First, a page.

Courses / Current Courses

 



2017 Courses

MA students are required to complete 30 semester hours (typically 10 course credits). All students will take 8 courses, normally enrolling in two courses per summer. After earning these credits, students seeking to earn the MA may earn their final course credits either by writing a thesis or by enrolling in two more courses. Students seeking the MFA after completing 8 courses (4 workshops and 4 literature classes), will submit a final thesis. No course with a grade lower than B- may be applied toward the degree. The “core” for all MA students will consist of courses in English literature, of which one must be Shakespeare, courses in American literature, of which one must cover literature written before 1900, and at least one class in non-English literature in translation. Beyond that, all students are encouraged to strike a balance between courses covering material from before and after 1800. As many as two Creative Writing Workshops may be counted toward the MA degree.

English 509, Workshop in Poetry Writing

Discussions center on students' poems. Selected readings are assigned to focus on technical problems of craftsmanship and style. (Credit, full course, repeatable. Counts as an elective for MA students [who may offer as many as two writing workshops toward the degree] and as a Workshop for MFA students.) Nickole Brown.

English 510, Workshop in Fiction Writing

Discussions center on students' fiction. Selected readings are assigned to focus on technical problems of craftsmanship and style. (Credit, full course, repeatable. Counts as an elective for MA students [who may offer as many as two writing workshops toward the degree] and as a Workshop for MFA students.)  Michael Griffith or Jamie Quatro.

English 512, Workshop in Nonfiction Writing

Discussions center on students' nonfiction. Selected readings are assigned to focus on technical problems of craftsmanship and style. (Credit, full course, repeatable. Counts as an elective for MA students [who may offer as many as two writing workshops toward the degree] and as a Workshop for MFA students.) Meera Subramanian.

English 514, Workshop in Playwriting

Discussions center on students' plays or screenplays. Selected readings are assigned to focus on technical problems of craftsmanship and style. (Credit, full course, repeatable. Counts as an elective for MA students [who may offer as many as two writing workshops toward the degree] and as a Workshop for MFA students.) Arlene Hutton.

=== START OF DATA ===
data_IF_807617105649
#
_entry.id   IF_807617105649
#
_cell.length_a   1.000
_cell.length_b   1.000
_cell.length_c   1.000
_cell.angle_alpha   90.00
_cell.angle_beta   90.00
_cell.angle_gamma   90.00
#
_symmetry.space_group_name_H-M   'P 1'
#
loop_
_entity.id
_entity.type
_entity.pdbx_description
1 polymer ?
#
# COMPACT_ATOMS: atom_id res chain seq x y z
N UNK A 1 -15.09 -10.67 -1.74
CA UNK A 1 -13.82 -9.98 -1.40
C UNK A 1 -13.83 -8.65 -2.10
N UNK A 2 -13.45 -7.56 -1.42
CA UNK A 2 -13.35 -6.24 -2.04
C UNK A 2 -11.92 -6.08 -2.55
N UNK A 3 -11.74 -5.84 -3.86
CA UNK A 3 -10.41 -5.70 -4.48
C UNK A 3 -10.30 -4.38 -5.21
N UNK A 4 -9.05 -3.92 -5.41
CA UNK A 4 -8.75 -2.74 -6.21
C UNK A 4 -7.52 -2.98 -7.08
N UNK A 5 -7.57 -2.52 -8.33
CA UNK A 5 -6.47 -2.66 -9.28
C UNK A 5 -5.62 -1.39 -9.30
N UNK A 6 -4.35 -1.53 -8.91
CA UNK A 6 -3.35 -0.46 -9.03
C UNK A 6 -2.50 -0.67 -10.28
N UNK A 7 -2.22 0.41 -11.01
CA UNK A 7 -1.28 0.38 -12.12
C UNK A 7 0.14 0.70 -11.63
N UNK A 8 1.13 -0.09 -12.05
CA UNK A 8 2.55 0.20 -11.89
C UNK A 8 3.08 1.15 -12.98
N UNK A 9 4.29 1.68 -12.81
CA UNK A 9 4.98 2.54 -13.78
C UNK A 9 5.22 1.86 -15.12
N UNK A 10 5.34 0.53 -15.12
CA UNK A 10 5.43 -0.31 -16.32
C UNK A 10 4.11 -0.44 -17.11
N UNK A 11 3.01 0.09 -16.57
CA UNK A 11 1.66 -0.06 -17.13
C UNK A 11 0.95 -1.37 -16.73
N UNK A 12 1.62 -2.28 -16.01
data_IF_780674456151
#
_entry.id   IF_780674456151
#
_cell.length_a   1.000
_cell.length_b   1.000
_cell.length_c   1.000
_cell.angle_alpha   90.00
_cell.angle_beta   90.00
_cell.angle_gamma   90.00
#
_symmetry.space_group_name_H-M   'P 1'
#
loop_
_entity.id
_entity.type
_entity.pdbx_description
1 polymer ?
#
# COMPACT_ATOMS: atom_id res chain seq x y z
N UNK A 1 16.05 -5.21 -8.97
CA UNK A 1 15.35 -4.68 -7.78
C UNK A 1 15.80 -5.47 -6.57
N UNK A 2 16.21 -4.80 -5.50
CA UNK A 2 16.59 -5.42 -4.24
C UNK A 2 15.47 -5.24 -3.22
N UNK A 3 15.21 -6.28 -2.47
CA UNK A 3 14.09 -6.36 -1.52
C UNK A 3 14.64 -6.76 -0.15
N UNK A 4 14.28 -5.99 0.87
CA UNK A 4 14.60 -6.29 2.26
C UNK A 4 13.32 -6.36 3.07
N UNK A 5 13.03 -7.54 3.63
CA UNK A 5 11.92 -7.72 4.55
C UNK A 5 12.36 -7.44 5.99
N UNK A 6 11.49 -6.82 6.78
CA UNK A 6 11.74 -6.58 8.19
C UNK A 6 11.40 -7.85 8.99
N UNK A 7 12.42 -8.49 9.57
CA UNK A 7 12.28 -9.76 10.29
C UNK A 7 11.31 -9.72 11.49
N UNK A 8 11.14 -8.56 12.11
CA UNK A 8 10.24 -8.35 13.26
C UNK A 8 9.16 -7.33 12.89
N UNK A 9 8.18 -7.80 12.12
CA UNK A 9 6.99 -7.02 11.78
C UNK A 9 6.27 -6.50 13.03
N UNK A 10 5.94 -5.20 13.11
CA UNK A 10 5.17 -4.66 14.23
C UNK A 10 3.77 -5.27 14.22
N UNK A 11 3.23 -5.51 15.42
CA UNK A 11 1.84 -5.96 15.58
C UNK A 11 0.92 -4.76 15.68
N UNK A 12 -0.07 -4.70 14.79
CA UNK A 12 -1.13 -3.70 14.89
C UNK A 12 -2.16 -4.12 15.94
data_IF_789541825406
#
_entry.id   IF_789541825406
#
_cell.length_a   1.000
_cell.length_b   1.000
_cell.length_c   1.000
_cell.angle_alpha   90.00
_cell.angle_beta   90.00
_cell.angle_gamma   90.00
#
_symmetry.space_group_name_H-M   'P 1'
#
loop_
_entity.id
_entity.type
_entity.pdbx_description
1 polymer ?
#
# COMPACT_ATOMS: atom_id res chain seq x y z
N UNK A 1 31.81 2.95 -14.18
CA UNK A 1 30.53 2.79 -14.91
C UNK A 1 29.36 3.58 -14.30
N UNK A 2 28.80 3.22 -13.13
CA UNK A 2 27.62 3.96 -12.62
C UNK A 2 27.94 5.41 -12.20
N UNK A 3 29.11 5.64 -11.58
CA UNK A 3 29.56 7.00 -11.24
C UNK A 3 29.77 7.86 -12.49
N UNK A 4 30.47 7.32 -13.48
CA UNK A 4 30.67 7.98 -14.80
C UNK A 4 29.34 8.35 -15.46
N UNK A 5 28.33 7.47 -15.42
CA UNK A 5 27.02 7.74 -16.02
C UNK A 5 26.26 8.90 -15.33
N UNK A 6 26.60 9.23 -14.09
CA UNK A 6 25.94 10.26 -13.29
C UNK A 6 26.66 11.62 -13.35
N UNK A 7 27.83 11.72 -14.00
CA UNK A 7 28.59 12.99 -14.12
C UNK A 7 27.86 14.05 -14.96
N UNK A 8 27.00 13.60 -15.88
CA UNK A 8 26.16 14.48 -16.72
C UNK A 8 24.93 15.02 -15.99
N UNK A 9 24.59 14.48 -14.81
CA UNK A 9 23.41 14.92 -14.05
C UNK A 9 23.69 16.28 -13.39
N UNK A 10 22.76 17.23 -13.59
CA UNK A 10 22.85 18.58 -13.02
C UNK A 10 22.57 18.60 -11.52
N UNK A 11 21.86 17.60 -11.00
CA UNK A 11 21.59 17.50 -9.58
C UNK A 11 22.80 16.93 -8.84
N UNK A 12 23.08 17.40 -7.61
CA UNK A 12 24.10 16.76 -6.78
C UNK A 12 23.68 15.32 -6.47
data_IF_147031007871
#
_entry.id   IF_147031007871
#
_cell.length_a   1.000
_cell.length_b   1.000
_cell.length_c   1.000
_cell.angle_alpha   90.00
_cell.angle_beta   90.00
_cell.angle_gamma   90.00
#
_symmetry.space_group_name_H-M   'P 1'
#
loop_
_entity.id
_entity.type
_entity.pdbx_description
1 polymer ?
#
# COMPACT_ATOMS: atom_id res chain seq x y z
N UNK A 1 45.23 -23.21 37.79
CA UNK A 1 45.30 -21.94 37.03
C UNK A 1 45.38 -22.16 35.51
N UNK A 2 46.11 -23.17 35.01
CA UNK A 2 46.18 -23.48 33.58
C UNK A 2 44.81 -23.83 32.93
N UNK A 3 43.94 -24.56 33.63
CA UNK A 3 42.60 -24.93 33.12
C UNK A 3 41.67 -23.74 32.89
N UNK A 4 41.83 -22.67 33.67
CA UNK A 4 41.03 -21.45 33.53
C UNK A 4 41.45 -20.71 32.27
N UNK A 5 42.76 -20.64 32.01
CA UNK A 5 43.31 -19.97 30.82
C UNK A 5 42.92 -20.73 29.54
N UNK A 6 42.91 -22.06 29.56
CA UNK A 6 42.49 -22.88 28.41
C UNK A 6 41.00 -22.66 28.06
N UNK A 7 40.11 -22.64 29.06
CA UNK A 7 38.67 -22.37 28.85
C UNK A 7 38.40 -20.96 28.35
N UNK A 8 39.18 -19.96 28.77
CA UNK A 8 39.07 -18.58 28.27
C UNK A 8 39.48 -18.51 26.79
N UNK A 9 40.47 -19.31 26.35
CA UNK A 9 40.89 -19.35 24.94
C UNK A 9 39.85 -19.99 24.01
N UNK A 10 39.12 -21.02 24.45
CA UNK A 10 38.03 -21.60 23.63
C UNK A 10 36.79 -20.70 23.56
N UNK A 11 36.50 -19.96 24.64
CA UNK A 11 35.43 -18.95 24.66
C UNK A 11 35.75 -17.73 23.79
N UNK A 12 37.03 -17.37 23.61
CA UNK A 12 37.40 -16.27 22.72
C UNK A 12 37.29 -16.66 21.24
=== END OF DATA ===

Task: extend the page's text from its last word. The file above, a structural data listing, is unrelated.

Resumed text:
English 595, African American Literature

Advanced study of the major traditions of African American writing from the nineteenth century to the present, including Frederick Douglass, Linda Brent, Langston Hughes, Richard Wright, Ralph Ellison, Ernest Gaines, Toni Morrison, and Rita Dove.  (Credit, full course.) John Ernest.

English 594, Literature of the American South

Advanced study of the literary tradition of the U.S. South, with emphasis on such major writers as Mark Twain, Charles Chesnutt, William Faulkner, Eudora Welty, Robert Penn Warren and others of the Agrarian circle, Zora Neal Hurston, and Flannery O'Connor. Attention also to antebellum and contemporary southern writing, and to writers associated with Sewanee. (Credit, full course.) John Grammer.

English 581, Modern British Poetry

Examination of the modern period in British poetry, including close study of Hardy, Hopkins, Yeats, Lawrence, Auden and others. (Credit, full course.) Jenn Lewin.

English 572, Special Topics in British Literature: Reading Dickens

John Irving once said that reading Dickens made him want to write novels. Dostoevsky, Kafka, and Freud all claimed to have been influenced by Dickens, and contemporary writers continue to fight over the right to be deemed “Dickensian.” Dickens was deft at so much: characterization, voice, mimicry, the theatrical, the fantastical, the fairy tale, the grotesque, both comedy and horror. This course focuses on the craft of a working writer who was enormously successful in his own lifetime and who remains deeply affecting to us today. (Credit, repeatable, full course.) Barbara Black.

English 566, Dr. Johnson and the Poets

Close study of several major English poets (Shakespeare, Donne, Cowley, Milton, Dryden, Pope, Swift, Gray), through the lens provided by the great critic Samuel Johnson, who wrote about them all. The course also looks ahead to such modern writers as Robert Lowell and Samuel Beckett, who read Johnson as a model and inspiration. (Credit, full course.) Allen Reddick.

English 557, Shakespeare

Advanced study of major plays and lyric poems of William Shakespeare, and of major critical traditions regarding Shakespeare’s work. The course places special emphasis on issues of performance. (Credit, full course.) Ann Jennalie Cook.